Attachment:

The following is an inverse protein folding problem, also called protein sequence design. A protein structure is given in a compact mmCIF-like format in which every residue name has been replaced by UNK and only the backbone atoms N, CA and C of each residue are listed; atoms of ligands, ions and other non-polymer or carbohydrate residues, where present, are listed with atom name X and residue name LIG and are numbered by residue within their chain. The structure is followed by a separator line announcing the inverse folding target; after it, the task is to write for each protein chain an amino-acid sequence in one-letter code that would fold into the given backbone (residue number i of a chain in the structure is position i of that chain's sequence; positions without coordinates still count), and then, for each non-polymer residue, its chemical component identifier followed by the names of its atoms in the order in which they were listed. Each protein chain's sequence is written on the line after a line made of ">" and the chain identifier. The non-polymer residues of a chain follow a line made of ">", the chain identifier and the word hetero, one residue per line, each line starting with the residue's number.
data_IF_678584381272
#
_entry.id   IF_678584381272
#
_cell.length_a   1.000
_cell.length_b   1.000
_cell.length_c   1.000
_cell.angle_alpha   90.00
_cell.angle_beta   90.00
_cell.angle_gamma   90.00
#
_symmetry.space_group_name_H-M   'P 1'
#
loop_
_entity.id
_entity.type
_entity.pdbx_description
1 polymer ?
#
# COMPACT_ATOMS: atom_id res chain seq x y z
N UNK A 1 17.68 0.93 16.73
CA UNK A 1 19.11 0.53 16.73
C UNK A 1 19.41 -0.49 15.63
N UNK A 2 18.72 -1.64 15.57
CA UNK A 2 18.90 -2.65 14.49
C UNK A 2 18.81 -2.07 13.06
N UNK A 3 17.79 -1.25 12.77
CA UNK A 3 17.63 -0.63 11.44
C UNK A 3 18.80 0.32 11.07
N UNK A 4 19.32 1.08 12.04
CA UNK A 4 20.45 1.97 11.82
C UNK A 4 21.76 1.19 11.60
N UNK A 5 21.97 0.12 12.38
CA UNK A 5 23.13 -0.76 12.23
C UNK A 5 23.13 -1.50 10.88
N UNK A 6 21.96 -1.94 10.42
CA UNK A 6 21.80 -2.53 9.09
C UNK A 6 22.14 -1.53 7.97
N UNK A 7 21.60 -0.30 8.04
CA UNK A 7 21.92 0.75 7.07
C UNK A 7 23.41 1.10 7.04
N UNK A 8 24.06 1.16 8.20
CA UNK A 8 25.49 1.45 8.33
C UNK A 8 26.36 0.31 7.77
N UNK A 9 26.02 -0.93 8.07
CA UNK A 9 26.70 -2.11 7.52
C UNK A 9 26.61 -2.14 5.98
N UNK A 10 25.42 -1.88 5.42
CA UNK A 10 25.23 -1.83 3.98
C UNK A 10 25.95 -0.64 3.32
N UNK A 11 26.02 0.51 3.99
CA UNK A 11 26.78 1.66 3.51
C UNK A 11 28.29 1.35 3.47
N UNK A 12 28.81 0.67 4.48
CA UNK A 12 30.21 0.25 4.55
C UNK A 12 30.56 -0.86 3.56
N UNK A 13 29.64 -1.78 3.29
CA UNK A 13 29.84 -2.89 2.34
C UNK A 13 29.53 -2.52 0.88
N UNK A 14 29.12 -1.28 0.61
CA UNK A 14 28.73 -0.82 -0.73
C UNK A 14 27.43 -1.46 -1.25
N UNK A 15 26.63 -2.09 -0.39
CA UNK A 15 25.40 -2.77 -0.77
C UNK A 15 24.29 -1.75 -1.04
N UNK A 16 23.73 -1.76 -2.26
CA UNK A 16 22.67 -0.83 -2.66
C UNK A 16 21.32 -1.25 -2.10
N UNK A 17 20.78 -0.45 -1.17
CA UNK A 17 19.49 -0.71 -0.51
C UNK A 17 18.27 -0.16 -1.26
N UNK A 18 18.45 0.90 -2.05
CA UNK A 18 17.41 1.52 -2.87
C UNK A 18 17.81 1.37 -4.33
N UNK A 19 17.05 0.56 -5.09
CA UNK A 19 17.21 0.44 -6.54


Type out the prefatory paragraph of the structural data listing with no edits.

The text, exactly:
The following is an inverse protein folding problem, also called protein sequence design. A protein structure is given in a compact mmCIF-like format in which every residue name has been replaced by UNK and only the backbone atoms N, CA and C of each residue are listed; atoms of ligands, ions and other non-polymer or carbohydrate residues, where present, are listed with atom name X and residue name LIG and are numbered by residue within their chain. The structure is followed by a separator line announcing the inverse folding target; after it, the task is to write for each protein chain an amino-acid sequence in one-letter code that would fold into the given backbone (residue number i of a chain in the structure is position i of that chain's sequence; positions without coordinates still count), and then, for each non-polymer residue, its chemical component identifier followed by the names of its atoms in the order in which they were listed. Each protein chain's sequence is written on the line after a line made of ">" and the chain identifier. The non-polymer residues of a chain follow a line made of ">", the chain identifier and the word hetero, one residue per line, each line starting with the residue's number.